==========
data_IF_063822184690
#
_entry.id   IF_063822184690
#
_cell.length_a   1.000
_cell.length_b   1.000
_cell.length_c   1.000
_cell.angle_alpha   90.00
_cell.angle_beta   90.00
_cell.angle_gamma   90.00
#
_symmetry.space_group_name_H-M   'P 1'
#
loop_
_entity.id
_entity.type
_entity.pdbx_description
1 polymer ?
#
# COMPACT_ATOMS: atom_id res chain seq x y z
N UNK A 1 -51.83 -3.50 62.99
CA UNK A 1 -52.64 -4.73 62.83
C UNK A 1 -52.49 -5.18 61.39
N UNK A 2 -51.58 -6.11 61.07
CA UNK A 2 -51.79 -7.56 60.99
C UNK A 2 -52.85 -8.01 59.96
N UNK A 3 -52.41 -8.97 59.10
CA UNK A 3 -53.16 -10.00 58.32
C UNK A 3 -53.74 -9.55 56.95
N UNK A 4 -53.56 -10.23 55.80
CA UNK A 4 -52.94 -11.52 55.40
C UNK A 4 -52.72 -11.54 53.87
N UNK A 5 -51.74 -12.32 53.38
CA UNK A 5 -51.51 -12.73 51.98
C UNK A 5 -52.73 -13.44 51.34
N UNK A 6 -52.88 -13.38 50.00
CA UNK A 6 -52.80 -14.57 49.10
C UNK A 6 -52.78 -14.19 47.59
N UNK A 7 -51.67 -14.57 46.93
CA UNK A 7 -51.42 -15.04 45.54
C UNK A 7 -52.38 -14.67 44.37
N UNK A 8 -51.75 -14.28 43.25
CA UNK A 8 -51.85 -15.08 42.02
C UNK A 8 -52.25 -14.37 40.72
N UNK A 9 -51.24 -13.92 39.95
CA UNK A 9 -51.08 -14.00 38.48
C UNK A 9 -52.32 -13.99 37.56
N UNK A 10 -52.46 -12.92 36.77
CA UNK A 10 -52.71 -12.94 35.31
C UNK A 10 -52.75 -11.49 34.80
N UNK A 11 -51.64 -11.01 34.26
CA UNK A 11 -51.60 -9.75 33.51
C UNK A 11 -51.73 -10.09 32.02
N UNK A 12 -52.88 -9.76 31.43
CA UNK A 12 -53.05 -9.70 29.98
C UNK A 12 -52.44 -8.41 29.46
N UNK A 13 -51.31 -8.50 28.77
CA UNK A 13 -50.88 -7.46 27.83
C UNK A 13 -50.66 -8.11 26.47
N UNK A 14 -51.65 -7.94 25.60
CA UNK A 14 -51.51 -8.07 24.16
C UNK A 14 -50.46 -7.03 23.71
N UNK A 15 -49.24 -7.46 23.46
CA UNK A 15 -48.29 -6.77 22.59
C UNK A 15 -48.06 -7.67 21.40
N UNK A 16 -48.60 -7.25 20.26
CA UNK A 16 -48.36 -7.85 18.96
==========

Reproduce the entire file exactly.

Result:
data_IF_063822184690
#
_entry.id   IF_063822184690
#
_cell.length_a   1.000
_cell.length_b   1.000
_cell.length_c   1.000
_cell.angle_alpha   90.00
_cell.angle_beta   90.00
_cell.angle_gamma   90.00
#
_symmetry.space_group_name_H-M   'P 1'
#
loop_
_entity.id
_entity.type
_entity.pdbx_description
1 polymer ?
#
# COMPACT_ATOMS: atom_id res chain seq x y z
N UNK A 1 -51.83 -3.50 62.99
CA UNK A 1 -52.64 -4.73 62.83
C UNK A 1 -52.49 -5.18 61.39
N UNK A 2 -51.58 -6.11 61.07
CA UNK A 2 -51.79 -7.56 60.99
C UNK A 2 -52.85 -8.01 59.96
N UNK A 3 -52.41 -8.97 59.10
CA UNK A 3 -53.16 -10.00 58.32
C UNK A 3 -53.74 -9.55 56.95
N UNK A 4 -53.56 -10.23 55.80
CA UNK A 4 -52.94 -11.52 55.40
C UNK A 4 -52.72 -11.54 53.87
N UNK A 5 -51.74 -12.32 53.38
CA UNK A 5 -51.51 -12.73 51.98
C UNK A 5 -52.73 -13.44 51.34
N UNK A 6 -52.88 -13.38 50.00
CA UNK A 6 -52.80 -14.57 49.10
C UNK A 6 -52.78 -14.19 47.59
N UNK A 7 -51.67 -14.57 46.93
CA UNK A 7 -51.42 -15.04 45.54
C UNK A 7 -52.38 -14.67 44.37
N UNK A 8 -51.75 -14.28 43.25
CA UNK A 8 -51.85 -15.08 42.02
C UNK A 8 -52.25 -14.37 40.72
N UNK A 9 -51.24 -13.92 39.95
CA UNK A 9 -51.08 -14.00 38.48
C UNK A 9 -52.32 -13.99 37.56
N UNK A 10 -52.46 -12.92 36.77
CA UNK A 10 -52.71 -12.94 35.31
C UNK A 10 -52.75 -11.49 34.80
N UNK A 11 -51.64 -11.01 34.26
CA UNK A 11 -51.60 -9.75 33.51
C UNK A 11 -51.73 -10.09 32.02
N UNK A 12 -52.88 -9.76 31.43
CA UNK A 12 -53.05 -9.70 29.98
C UNK A 12 -52.44 -8.41 29.46
N UNK A 13 -51.31 -8.50 28.77
CA UNK A 13 -50.88 -7.46 27.83
C UNK A 13 -50.66 -8.11 26.47
N UNK A 14 -51.65 -7.94 25.60
CA UNK A 14 -51.51 -8.07 24.16
C UNK A 14 -50.46 -7.03 23.71
N UNK A 15 -49.24 -7.46 23.46
CA UNK A 15 -48.29 -6.77 22.59
C UNK A 15 -48.06 -7.67 21.40
N UNK A 16 -48.60 -7.25 20.26
CA UNK A 16 -48.36 -7.85 18.96